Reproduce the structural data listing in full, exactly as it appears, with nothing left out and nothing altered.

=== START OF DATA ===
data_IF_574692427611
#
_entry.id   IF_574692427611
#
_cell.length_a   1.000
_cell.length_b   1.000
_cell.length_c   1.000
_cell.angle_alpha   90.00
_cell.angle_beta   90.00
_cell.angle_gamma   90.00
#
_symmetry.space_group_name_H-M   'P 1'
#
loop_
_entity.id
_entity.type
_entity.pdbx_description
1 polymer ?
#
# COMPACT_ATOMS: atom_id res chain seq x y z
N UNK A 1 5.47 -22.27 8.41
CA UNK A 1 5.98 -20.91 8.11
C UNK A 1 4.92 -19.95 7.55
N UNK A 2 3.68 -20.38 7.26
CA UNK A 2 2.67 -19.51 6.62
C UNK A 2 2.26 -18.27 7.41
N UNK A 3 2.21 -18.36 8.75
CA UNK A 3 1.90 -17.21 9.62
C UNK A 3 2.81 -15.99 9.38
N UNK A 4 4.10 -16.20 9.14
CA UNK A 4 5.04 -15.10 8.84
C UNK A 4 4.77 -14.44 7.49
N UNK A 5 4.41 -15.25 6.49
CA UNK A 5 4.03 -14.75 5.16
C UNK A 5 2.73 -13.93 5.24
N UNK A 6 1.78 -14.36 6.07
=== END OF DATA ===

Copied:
data_IF_574692427611
#
_entry.id   IF_574692427611
#
_cell.length_a   1.000
_cell.length_b   1.000
_cell.length_c   1.000
_cell.angle_alpha   90.00
_cell.angle_beta   90.00
_cell.angle_gamma   90.00
#
_symmetry.space_group_name_H-M   'P 1'
#
loop_
_entity.id
_entity.type
_entity.pdbx_description
1 polymer ?
#
# COMPACT_ATOMS: atom_id res chain seq x y z
N UNK A 1 5.47 -22.27 8.41
CA UNK A 1 5.98 -20.91 8.11
C UNK A 1 4.92 -19.95 7.55
N UNK A 2 3.68 -20.38 7.26
CA UNK A 2 2.67 -19.51 6.62
C UNK A 2 2.26 -18.27 7.41
N UNK A 3 2.21 -18.36 8.75
CA UNK A 3 1.90 -17.21 9.62
C UNK A 3 2.81 -15.99 9.38
N UNK A 4 4.10 -16.20 9.14
CA UNK A 4 5.04 -15.10 8.84
C UNK A 4 4.77 -14.44 7.49
N UNK A 5 4.41 -15.25 6.49
CA UNK A 5 4.03 -14.75 5.16
C UNK A 5 2.73 -13.93 5.24
N UNK A 6 1.78 -14.36 6.07